CAI leaders at the international, national, and local levels are constantly meeting to discuss ways to help community associations solve the new and recurring challenges homeowner leaders, community managers, and business partners face. Earlier this month, teams from CAI’s eight California chapters and the leaders from the California Legislative Action Committee met in person to collaboratively problem solve.
Chapter executive directors and board leaders from San Diego and Sacramento to the Pacific Ocean, the Sierra Nevada, and everywhere between discussed the new issues communities are facing—rising insurance rates, supply chain delays, and safety concerns—to the recurring such as drought, wildfires, and legislative issues. The Golden State has the most community associations (50,010), estimated number of residents living in those communities (14.3 million), and estimated number of community association units or homes (4.94 million) in the U.S., according to the Foundation for Community Association Research’s 2021-2022 U.S. National and State Statistical Review.
The gathering also was a chance to celebrate each other’s work and discuss future goals and priorities.
“This strategic meeting of our state leadership is significant,” says Erik Rivera, AMS, PCAM, president and CEO of Manhattan Pacific Management in Beverly Hills, Calif., and president of the CAI Greater Los Angeles Chapter. “We forged a deeper understanding of each region’s needs and an authentic call for collaboration. Together, we will ensure forward innovation. Together, we elevate our profession.”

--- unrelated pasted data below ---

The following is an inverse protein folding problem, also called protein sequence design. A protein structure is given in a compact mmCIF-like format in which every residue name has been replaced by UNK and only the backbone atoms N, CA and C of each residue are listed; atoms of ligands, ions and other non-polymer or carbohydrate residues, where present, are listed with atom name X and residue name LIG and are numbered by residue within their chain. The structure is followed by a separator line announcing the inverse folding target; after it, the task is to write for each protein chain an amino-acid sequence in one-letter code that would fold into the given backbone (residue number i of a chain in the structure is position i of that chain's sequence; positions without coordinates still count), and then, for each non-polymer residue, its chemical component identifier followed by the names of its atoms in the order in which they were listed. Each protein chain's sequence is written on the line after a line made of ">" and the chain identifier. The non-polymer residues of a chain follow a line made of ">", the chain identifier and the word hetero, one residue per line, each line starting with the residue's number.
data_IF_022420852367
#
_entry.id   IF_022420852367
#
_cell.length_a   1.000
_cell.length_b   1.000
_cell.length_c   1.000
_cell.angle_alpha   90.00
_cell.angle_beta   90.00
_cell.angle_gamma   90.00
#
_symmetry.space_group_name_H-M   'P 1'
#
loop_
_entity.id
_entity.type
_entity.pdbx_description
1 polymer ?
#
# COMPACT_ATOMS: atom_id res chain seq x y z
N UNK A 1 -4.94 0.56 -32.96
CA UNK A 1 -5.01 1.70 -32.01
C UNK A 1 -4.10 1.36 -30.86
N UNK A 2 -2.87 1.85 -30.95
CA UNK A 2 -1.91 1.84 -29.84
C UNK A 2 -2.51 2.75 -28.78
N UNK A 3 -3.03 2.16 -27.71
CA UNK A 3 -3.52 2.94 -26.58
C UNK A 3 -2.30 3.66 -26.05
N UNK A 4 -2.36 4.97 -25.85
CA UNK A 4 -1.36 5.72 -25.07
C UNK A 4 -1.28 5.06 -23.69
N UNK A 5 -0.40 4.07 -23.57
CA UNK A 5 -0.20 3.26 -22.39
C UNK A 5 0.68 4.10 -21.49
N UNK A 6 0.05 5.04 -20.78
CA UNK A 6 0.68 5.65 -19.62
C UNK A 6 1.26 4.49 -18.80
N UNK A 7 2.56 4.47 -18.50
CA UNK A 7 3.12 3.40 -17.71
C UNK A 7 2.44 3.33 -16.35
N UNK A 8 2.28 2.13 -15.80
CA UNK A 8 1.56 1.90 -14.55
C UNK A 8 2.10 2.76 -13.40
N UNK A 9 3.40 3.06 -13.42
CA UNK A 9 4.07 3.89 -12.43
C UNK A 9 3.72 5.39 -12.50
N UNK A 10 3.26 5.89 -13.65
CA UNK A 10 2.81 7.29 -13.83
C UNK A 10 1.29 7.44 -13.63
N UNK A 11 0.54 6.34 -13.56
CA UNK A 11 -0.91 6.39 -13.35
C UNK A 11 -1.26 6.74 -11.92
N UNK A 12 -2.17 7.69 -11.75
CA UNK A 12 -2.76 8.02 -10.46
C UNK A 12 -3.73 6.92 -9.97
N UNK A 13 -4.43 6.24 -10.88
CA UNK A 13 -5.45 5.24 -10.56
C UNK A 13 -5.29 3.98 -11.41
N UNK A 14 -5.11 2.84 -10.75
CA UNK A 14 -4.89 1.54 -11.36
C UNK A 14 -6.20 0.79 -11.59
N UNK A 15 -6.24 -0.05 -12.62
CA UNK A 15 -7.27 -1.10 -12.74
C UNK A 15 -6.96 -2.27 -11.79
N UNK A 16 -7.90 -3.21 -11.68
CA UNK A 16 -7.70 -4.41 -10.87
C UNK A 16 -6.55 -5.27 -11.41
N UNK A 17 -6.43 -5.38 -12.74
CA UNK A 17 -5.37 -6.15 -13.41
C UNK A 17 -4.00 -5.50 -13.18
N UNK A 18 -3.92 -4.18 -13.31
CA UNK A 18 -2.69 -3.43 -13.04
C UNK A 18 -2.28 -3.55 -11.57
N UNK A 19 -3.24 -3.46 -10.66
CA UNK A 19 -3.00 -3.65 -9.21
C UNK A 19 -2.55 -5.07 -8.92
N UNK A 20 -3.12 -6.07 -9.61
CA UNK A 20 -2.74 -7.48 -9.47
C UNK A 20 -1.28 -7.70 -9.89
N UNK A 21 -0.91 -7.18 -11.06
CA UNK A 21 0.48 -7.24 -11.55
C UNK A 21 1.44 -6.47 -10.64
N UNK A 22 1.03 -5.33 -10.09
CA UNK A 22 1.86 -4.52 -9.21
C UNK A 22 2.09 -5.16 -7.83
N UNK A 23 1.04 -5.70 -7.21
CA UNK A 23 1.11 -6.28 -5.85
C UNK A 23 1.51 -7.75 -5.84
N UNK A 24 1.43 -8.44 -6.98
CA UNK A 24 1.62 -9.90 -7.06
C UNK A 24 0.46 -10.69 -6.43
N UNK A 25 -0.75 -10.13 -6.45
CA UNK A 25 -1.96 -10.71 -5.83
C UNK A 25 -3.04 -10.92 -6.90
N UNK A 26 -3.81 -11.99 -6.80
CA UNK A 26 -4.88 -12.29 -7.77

Considering the size and span of the state, varying geographies, and unique community features, CAI’s California chapters have a lot of responsibility in a state that faces increasing challenges from weather and the economy. The chapter and legislative action committee leaders developed lists of priorities for the coming year that cover virtual and technology developments, government and legislative topics, financial and economic issues, and social and cultural concerns.
Virtual and technology developments. Participants discussed their interest in hybrid meeting schedules, paperless transactions, digital marketing, artificial intelligence, and cybersecurity.
Government and legislative topics. The chapter and legislative action committee leaders agreed that their top priorities in the new year will be making election and voting systems run smoothly, advocating for environmental legislation and infrastructure repairs, employing virtual meetings and electronic voting systems, fire and flood insurance, building inspections, and educating legislators on the factors affecting communities statewide.
Financial and economic issues. Wildfire insurance ranks as one of the top concerns, but California’s leaders also are watching construction and labor costs, home affordability and interest rates, economic recovery in the wake of the COVID-19 pandemic, homelessness, accessory dwelling units, and low-income housing.
Social and cultural concerns. Safety of board members and managers has become a new focus, and CAI is placing a high priority on bringing community members of all ages, values, and identities together in what seems like a divided society. Part of that includes upholding a diverse and inclusive board, handling social media discourse with care, and resolving conflict productively.
“Collaboration between CAI’s chapters and the legislative action committee is so important, and everyone lent their expertise to the conversation,” says Crystal Wallace, CAE, CAI’s senior vice president of membership and chapter relations. “It was a great day together in California. It is also representative of the ways CAI chapters and committees around the world work every day to support their members.”
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